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Friday, Dec 15, 2017
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Cyber firm accesses CentCom cloud information, gives command low security score

Every day, military and civilian personnel stationed at the MacDill Air Force Base headquarters of U.S. Central Command use the Internet to reach out to foreign audiences in an effort to combat Islamic State propaganda.

To help measure the success of their efforts, CentCom personnel employ software that scrapes the Internet for social media postings.

Now, it turns out that these postings, as well as some passwords and other potentially sensitive information, were accessible to anyone with an Amazon Web Server account and some detailed knowledge about cybersecurity protocols.

In September, a California-based cybersecurity firm managed to access nearly 2 billion Internet posts by CentCom and U.S. Pacific Command that were collected through their WebOps program since 2009 and stored on the Amazon Web Server.

This access, first reported by CNN, was made possible by the way the command set up its cloud storage, according to UpGuard, the California firm. In addition to the social media postings, many from people in the United States, UpGuard discovered passwords and other potentially sensitive information stored on those files.

Storing data on the cloud should be done very carefully for security reasons, Chris Vickery, UpGuard's director of cyber risk research, told the Tampa Bay Times. Apparently, Vickery said, "CentCom did not do it extremely carefully."

Vickery said he notified the military about the security loophole as soon as it was discovered. He said he would "not be surprised" if someone besides him accessed the information, but Army Maj. Josh Jacques, a command spokesman, said it appears no one but UpGuard did.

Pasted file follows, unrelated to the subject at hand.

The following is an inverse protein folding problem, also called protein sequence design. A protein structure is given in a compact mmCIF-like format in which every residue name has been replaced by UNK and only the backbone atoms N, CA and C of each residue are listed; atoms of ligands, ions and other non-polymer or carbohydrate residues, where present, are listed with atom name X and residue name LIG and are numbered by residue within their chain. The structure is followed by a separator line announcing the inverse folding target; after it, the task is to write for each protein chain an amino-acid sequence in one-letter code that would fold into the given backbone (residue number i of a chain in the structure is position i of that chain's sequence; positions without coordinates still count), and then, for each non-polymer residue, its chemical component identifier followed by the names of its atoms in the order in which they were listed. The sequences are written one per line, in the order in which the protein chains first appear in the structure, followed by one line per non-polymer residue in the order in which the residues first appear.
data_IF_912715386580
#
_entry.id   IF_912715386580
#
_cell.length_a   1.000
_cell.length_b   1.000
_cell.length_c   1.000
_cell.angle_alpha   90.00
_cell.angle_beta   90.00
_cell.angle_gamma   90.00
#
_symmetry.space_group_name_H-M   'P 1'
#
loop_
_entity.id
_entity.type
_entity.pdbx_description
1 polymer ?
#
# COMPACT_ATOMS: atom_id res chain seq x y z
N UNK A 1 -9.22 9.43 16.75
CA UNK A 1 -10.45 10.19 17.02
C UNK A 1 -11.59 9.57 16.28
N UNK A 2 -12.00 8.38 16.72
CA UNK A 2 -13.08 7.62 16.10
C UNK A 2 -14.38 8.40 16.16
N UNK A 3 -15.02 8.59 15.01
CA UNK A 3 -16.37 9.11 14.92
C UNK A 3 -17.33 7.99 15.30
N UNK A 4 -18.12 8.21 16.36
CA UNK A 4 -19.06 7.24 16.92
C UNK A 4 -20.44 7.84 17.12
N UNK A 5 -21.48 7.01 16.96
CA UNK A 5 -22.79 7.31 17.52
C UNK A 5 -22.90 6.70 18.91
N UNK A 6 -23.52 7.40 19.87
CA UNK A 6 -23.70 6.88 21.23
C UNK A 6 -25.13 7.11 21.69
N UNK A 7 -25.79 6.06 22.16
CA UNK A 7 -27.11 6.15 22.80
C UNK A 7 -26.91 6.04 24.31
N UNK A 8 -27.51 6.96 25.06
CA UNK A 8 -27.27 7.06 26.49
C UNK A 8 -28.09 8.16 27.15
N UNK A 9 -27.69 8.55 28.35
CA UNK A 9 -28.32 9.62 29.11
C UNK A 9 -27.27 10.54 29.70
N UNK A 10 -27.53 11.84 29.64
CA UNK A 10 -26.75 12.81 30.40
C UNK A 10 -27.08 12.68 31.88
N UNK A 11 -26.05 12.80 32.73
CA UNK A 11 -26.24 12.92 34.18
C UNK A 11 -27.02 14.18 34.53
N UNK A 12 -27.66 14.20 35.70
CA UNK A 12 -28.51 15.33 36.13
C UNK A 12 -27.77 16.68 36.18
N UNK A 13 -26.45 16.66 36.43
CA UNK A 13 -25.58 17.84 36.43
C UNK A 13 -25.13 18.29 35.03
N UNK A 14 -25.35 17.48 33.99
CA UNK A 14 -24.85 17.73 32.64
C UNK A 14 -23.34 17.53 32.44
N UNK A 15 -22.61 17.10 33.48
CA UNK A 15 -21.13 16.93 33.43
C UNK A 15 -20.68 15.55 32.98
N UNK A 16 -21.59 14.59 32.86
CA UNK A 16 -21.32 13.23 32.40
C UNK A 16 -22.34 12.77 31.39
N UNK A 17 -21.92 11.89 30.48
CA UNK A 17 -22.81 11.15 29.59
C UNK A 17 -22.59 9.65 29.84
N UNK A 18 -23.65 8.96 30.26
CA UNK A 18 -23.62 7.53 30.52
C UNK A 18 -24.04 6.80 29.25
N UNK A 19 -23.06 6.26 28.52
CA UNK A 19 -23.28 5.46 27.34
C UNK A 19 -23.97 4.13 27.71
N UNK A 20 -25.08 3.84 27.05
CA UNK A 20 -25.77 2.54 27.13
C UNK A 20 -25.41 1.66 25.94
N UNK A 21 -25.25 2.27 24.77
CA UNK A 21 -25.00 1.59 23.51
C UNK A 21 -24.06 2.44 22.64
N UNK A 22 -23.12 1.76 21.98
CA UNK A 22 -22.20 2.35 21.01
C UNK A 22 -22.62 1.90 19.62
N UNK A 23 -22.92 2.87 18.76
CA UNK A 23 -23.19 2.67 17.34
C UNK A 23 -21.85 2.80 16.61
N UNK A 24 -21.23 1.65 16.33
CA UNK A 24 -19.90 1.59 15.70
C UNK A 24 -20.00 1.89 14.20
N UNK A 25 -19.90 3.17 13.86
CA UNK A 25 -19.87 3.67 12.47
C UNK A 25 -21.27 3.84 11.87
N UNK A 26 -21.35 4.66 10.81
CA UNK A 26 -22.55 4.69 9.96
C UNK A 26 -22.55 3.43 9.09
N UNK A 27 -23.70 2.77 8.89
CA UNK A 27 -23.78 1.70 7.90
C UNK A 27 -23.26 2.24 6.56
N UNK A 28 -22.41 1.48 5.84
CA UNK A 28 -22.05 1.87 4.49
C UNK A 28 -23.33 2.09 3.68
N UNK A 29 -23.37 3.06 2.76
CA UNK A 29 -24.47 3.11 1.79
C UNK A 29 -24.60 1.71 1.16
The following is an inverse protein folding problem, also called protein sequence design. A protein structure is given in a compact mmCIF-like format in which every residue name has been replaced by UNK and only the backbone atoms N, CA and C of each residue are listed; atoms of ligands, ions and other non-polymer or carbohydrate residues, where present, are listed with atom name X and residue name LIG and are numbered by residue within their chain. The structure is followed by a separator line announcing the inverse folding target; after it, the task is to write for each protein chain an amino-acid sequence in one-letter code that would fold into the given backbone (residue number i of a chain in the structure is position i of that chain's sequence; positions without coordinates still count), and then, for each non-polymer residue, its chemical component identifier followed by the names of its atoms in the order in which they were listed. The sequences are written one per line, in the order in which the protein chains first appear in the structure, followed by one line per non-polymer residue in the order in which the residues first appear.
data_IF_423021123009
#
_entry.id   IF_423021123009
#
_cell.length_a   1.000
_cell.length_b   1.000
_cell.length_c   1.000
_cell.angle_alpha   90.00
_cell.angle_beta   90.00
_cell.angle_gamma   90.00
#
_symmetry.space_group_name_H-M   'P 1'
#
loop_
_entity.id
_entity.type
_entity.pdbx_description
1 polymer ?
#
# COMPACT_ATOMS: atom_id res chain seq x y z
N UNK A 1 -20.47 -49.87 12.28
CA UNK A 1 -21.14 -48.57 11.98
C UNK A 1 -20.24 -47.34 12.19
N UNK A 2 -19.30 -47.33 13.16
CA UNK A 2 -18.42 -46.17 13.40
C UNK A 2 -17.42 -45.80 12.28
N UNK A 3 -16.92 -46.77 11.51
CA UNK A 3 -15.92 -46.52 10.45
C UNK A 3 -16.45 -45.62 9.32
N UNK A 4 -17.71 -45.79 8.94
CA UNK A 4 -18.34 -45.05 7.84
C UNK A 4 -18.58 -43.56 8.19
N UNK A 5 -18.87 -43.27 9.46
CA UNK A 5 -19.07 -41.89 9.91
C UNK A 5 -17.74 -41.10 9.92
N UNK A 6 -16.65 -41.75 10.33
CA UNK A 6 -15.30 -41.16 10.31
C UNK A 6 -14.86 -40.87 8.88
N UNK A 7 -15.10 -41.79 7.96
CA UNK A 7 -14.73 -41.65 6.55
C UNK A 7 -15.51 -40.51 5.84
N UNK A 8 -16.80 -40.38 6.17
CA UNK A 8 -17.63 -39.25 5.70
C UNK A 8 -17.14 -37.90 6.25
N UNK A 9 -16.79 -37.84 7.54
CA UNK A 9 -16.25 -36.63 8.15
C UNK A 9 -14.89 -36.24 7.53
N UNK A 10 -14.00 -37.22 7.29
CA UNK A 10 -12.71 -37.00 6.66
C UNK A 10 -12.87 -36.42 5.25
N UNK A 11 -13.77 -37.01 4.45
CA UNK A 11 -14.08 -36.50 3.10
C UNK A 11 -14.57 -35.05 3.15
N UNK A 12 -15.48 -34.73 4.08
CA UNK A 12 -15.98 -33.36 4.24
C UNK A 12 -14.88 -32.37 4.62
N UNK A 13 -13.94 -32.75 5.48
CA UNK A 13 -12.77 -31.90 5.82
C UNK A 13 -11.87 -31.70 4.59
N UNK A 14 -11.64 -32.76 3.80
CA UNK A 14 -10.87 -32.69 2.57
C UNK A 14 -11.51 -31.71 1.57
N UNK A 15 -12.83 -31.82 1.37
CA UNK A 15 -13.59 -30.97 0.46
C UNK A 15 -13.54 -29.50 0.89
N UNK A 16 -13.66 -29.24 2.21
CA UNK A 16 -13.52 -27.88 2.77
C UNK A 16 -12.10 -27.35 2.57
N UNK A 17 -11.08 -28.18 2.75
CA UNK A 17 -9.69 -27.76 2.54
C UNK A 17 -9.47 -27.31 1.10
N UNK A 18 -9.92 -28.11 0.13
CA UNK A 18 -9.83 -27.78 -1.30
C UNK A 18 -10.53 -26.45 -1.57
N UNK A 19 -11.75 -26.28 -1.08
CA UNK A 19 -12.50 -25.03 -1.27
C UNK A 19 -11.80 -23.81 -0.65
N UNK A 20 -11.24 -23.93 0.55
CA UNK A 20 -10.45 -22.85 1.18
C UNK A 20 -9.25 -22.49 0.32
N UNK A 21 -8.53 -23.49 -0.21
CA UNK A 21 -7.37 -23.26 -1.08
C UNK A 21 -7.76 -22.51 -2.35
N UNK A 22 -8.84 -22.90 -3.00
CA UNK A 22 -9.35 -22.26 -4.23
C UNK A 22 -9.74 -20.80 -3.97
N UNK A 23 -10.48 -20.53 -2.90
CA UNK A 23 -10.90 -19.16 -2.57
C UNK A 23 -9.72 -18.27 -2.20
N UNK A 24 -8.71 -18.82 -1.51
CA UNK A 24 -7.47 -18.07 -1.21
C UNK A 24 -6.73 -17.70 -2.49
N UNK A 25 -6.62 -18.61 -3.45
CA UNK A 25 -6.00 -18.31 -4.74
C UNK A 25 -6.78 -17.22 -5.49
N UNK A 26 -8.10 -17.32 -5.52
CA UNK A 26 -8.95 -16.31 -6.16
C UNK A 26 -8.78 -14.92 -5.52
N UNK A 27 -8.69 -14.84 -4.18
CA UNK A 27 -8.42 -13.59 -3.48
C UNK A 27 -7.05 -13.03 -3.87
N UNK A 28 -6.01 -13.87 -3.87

In fact, Jacques said, the information accessed is "not sensitive" and isn't collected or processed for any intelligence purposes.

"All the information is already readily available and out there," he said. "None of the data is being used for intelligence or anything like that. We are not gathering intelligence or trying to monitor the communications of anyone. We use key words that pull in the data."

The command set up the cloud storage according to industry-standard protocols to ensure that authorized users would be able to access the information, he said.

Still, in the wake of the UpGuard discovery, additional security measures have been taken, Jacques said.

CentCom has experienced cybersecurity trouble before.

In January 2015, the command's Twitter and YouTube accounts were temporarily taken over by a group calling itself the CyberCaliphate, which claimed to be aligned with the Sunni insurgent group Islamic State.

While those hacks were fairly unsophisticated, and the hackers did not access any classified information or networks, UpGuard's recent report gives CentCom a poor overall rating for cybersecurity.

CentCom received a rating of 542 out of a possible 950, according to the company, which says the command failed four of nine security factors, including improper obscuring of server information and encryption of certain other information.

Pacific Command's score of 409 was even worse.

Jacques said that while CentCom "welcomes information from outside organizations" that helps improve operations, he could not comment on the specifics of UpGuard's ratings until the command conducted a detailed review.

Contact Howard Altman at [email protected] or (813) 225-3112. Follow @haltman.

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